The world’s largest measles outbreak has killed more than 4,000 people in the Democratic Republic of the Congo this year, according to UNICEF.
The agency found that 203,179 measles cases have been reported throughout the country’s 26 provinces since January, according to UNICEF, including 4,096 deaths. Seventy-four percent of infections and nearly 90 percent of deaths have been children under the age of five.
The number of measles cases in the Central African nation more than tripled compared to all of 2018, according to the agency, and has surpassed the death toll of Ebola, which has killed 2,143 people in DLC,
“We’re fighting the measles epidemic on two fronts – preventing infections and preventing deaths,” said UNICEF Representative in the DRC, Edouard Beigbeder.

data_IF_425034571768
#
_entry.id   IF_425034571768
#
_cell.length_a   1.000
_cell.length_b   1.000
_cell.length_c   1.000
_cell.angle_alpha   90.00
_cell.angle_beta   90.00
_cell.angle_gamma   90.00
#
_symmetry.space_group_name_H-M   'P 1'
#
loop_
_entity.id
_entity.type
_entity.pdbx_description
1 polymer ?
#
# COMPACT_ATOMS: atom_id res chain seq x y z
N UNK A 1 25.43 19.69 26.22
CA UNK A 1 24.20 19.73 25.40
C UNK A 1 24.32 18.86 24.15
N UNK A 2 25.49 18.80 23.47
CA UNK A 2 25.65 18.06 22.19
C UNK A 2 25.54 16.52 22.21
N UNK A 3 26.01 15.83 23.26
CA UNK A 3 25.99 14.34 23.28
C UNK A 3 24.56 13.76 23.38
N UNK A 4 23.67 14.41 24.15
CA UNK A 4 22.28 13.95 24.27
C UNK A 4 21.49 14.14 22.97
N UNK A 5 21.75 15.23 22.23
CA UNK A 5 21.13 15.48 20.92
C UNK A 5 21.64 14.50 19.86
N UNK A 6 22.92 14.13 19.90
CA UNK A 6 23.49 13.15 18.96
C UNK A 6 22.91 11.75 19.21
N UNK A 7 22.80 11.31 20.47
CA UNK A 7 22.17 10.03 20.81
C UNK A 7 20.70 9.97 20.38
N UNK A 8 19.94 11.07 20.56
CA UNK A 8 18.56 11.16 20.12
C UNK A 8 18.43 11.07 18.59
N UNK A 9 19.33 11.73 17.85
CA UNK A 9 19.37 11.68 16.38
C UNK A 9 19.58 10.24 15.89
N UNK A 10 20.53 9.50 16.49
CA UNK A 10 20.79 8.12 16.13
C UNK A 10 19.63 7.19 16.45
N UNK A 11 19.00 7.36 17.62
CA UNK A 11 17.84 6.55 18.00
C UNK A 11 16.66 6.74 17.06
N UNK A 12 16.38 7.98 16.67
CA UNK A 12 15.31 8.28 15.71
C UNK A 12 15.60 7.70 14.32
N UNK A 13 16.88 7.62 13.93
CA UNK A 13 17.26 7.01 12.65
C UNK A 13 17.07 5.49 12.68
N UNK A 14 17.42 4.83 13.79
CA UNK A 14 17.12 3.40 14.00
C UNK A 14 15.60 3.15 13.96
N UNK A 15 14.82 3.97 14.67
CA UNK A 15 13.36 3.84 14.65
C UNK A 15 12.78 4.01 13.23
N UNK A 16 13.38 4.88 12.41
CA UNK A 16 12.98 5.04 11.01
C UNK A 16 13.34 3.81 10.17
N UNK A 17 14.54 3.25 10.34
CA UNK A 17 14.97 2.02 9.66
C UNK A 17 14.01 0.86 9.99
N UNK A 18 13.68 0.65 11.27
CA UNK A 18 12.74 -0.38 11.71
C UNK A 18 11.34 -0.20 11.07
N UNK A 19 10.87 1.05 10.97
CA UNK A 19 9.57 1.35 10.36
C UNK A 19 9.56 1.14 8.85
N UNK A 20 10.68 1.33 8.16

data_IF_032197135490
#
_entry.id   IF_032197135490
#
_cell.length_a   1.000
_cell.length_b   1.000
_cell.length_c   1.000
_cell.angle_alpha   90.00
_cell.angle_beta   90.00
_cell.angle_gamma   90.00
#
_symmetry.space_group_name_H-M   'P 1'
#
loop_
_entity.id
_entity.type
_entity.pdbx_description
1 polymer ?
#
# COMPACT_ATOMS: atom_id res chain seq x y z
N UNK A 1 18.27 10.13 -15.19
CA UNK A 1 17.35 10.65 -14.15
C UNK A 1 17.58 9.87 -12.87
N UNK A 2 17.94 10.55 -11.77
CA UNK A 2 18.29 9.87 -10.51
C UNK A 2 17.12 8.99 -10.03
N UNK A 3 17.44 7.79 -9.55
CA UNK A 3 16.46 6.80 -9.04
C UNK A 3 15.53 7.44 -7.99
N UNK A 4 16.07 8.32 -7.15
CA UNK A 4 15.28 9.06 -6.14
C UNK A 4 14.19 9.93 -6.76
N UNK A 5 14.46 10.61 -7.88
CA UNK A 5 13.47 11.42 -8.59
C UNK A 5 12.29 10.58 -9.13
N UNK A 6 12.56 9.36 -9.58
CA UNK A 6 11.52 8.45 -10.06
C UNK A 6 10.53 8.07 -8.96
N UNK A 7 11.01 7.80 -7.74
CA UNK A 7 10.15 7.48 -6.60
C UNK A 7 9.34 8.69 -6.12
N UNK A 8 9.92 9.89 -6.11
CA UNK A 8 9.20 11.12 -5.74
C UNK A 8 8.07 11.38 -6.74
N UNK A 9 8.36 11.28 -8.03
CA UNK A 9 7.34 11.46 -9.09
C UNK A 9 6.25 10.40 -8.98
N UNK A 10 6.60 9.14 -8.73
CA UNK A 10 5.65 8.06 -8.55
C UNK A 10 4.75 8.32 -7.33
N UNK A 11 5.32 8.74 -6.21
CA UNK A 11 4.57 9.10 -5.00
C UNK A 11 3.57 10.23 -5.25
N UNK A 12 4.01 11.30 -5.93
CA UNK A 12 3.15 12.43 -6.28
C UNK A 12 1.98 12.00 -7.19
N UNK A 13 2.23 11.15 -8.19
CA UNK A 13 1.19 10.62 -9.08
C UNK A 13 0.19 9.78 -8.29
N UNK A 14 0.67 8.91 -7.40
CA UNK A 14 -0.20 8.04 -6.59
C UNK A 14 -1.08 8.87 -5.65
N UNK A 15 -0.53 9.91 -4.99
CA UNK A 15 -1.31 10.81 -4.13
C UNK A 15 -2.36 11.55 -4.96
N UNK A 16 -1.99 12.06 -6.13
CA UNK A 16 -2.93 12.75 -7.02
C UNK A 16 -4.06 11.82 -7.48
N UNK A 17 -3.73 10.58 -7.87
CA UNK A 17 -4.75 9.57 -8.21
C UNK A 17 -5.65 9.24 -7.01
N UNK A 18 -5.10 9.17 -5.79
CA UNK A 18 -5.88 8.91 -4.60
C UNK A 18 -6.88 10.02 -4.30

“Along with the government and key partners, UNICEF has been racing to vaccinate children against measles, and at the same time, supplying clinics with medicines that treat symptoms and improve the chance of survival for those already infected,” he added.
UNICEF has provided more than 8.6 million doses of the measles vaccine in the past year, leading outbreak responses in eight of the hardest-hit provinces, most recently in Kasai Central, where more than 21,000 children received it.
“We’re facing this alarming situation because millions of Congolese children miss out on routine immunization and lack access to health care when they fall sick,” said Beigbeder. “On top of that, a weak health system, insecurity, community mistrust of vaccines and vaccinators and logistical challenges all contribute to a huge number of unvaccinated children at risk of contracting the disease.”